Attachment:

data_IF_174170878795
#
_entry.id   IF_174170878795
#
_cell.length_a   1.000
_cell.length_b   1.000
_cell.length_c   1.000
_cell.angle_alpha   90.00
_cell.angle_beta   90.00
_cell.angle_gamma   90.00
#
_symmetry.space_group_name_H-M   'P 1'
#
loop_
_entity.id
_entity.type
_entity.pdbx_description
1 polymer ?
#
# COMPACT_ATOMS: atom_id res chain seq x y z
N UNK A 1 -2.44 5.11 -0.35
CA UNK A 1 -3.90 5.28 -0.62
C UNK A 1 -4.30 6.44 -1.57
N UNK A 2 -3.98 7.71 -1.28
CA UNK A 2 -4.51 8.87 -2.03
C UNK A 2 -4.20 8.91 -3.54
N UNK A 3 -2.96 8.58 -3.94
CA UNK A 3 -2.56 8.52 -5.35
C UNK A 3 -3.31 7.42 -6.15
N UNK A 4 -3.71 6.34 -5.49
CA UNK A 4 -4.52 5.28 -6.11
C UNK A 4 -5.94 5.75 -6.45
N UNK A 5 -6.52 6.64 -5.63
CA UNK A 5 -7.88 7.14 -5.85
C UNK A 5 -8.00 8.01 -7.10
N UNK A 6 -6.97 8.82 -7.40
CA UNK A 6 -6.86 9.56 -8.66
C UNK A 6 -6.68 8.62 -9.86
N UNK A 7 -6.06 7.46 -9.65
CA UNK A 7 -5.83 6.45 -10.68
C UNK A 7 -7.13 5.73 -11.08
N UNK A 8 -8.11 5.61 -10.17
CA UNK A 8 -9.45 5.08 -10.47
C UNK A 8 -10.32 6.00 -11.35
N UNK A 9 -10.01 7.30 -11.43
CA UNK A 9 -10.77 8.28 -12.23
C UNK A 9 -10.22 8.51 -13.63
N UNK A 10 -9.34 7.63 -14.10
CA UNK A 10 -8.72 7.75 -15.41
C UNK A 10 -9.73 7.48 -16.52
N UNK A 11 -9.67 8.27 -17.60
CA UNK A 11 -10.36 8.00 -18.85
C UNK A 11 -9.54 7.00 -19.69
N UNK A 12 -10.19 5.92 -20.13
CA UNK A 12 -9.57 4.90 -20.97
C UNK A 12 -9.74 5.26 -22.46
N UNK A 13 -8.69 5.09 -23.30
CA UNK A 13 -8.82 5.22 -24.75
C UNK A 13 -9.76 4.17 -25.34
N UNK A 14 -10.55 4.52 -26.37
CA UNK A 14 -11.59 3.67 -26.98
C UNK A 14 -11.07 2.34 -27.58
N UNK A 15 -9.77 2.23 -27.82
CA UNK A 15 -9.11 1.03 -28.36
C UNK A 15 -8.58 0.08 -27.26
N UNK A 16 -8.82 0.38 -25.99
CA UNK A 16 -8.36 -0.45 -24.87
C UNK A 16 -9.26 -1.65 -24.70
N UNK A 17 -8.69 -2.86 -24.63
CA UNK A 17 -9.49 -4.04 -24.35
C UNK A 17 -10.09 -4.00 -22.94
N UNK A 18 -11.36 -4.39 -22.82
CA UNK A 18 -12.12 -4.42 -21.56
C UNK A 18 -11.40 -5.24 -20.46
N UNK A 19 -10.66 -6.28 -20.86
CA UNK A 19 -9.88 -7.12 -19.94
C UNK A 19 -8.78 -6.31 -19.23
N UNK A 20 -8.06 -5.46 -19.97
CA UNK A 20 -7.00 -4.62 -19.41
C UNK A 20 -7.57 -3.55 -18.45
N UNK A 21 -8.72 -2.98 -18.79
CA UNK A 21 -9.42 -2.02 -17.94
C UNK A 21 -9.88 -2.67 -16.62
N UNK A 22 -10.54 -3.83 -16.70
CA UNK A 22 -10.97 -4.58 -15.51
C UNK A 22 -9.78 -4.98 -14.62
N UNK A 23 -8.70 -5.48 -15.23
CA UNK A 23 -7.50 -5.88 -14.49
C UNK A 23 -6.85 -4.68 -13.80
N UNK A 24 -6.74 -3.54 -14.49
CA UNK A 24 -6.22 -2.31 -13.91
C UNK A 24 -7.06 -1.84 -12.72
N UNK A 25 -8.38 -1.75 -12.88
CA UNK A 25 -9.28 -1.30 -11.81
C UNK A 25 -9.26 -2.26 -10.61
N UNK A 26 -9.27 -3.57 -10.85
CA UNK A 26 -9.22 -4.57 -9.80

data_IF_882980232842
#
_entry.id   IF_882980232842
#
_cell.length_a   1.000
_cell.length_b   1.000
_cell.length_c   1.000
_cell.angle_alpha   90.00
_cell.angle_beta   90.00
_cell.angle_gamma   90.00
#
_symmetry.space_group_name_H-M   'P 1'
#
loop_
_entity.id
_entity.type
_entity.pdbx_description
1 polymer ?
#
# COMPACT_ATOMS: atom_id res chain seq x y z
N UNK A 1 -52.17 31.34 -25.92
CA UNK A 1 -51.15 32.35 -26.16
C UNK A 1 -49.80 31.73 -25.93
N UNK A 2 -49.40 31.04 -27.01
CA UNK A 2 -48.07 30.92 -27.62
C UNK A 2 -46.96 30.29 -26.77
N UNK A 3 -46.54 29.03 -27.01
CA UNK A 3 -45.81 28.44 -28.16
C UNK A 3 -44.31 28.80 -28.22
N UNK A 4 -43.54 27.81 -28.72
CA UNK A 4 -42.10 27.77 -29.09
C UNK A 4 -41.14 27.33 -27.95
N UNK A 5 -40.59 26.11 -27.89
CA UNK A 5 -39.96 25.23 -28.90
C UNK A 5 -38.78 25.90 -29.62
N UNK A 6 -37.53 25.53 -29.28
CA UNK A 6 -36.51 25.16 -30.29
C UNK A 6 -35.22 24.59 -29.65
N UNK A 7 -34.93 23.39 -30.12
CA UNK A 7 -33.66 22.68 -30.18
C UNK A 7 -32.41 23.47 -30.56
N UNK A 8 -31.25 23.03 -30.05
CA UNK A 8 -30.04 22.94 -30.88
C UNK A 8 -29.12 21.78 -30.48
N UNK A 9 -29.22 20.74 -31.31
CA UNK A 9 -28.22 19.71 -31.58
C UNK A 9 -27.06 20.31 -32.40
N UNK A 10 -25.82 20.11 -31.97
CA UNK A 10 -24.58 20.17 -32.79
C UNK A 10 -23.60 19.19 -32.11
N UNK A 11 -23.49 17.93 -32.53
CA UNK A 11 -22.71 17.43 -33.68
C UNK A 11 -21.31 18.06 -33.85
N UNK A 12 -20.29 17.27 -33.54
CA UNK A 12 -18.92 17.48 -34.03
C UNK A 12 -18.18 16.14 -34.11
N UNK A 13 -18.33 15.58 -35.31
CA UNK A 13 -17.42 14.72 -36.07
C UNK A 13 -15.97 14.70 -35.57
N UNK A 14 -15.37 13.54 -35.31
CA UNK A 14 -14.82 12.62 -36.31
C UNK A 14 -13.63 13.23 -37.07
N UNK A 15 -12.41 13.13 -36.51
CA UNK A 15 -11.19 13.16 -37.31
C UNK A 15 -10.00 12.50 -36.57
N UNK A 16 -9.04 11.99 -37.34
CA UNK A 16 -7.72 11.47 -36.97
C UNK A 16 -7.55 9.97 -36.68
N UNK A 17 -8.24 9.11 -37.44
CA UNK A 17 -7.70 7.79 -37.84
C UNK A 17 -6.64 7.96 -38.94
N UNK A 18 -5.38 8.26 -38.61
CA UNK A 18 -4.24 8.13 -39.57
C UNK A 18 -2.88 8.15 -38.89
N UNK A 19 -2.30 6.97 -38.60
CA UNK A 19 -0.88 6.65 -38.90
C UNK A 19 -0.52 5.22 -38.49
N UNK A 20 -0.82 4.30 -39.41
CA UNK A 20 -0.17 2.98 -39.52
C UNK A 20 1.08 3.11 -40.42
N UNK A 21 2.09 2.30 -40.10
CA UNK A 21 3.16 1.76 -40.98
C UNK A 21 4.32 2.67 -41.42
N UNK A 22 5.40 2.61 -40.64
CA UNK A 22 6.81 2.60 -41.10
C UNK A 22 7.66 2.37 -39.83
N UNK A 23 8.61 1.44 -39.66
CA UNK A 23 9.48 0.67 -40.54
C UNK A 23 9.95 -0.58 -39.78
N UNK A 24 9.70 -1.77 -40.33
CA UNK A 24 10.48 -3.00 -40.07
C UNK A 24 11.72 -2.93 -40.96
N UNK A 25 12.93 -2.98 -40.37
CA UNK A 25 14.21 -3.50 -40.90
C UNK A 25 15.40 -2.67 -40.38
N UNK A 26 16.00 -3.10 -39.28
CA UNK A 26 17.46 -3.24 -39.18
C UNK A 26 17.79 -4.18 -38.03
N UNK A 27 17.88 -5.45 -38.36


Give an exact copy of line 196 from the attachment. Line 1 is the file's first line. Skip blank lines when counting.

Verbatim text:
N UNK A 27 17.88 -5.45 -38.36